(MoneyWatch) Many investors seem to think the same fate that hit Greece will also be what happens to our bond markets. However, a deeper look at the data shows that we're not in any such danger.
The fear arises because we're racking up the same type of huge budget deficits and the Federal Reserve has an aggressive monetary policy, meaning investors believe significant inflation is on its way. In turn, this would mean higher interest rates in the future, leading investors to want to stay with short-term bonds.
It's important to recognize that we could turn out to be the next Greece, with our bond market suffering just as badly. However, it's not even close to the certainty that many investors seem to believe.
In many cases, investors I talk to are getting these ideas from some guru, despite the lack of evidence that there are any good forecasters. In fact, when just considering interest rates, we see that actively managed bond funds have fared even worse than their actively managed stock fund counterparts in their efforts to beat simple index strategies. Also, these investors are also ones likely suffering from confirmation bias, or the tendency to favor information that confirms our already-established beliefs. However, there's another possibility that should be considered.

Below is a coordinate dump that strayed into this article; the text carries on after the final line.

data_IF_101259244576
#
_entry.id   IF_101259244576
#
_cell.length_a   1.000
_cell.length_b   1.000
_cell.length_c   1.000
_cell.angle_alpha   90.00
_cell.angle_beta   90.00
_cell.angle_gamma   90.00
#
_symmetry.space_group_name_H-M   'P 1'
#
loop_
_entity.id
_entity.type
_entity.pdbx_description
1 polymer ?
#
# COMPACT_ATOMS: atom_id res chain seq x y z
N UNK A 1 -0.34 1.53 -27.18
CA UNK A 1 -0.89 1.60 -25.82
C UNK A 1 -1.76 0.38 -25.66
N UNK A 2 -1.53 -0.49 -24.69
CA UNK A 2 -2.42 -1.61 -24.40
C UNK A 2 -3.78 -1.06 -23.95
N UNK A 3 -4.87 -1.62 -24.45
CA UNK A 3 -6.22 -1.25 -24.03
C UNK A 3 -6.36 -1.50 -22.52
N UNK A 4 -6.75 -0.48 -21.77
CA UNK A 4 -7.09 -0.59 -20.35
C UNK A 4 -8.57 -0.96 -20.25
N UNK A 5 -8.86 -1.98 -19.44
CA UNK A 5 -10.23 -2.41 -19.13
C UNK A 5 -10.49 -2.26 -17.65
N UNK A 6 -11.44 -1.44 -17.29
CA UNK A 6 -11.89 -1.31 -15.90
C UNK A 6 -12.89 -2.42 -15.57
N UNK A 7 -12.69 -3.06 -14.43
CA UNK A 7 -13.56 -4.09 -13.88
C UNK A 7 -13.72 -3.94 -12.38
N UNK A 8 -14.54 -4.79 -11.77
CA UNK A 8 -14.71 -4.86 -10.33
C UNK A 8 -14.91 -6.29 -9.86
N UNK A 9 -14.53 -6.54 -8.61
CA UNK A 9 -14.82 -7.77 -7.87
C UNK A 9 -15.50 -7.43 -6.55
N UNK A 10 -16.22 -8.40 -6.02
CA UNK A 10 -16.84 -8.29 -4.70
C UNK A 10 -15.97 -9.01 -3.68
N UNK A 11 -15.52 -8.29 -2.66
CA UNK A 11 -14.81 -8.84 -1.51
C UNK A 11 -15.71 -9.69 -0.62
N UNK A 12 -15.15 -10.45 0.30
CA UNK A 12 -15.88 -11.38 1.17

While the Greek bond market collapsed due to the country's fiscal problems, large budget deficits don't guarantee that interest rates and inflation will rise or that the currency will collapse. All one has to do to prove that point is to look to Japan, which has been running massive budget deficits for more than 20 years. In fact, its debt-to-GDP ratio is much worse than Greece's. While Greece's ratio is in the neighborhood of about 160 percent, Japan's is well north of 200 percent.
Yet, despite such a large deficit, Japan has actually been fighting deflation, not inflation. And interest rates are at extremely low levels. For example, the current yields on 10- and 30-year Japanese government bonds are just 0.75 percent and 1.97 percent, respectively. By comparison, U.S. rates are 1.98 and 3.18 percent, respectively. And finally, Japan's currency hasn't been too weak, but perhaps too strong.
Given the example of Japan, which has even worse fiscal problems than we do, why have so many investors ignored the possibility that the "conventional wisdom" that our rates are sure to rise might just be wrong?
Since the research shows that there are no good crystal balls when it comes to forecasting either stock or bond markets, investment decisions shouldn't be made based on some prediction, be it your own or that of some guru. Instead, the winning strategy is to adhere to a well-developed plan. In the case of bonds that means balancing the two risks of inflation and reinvestment by building a laddered portfolio with an average maturity of perhaps 10 years. And as each bond matures, just replace it with a new one at the far end of the ladder.
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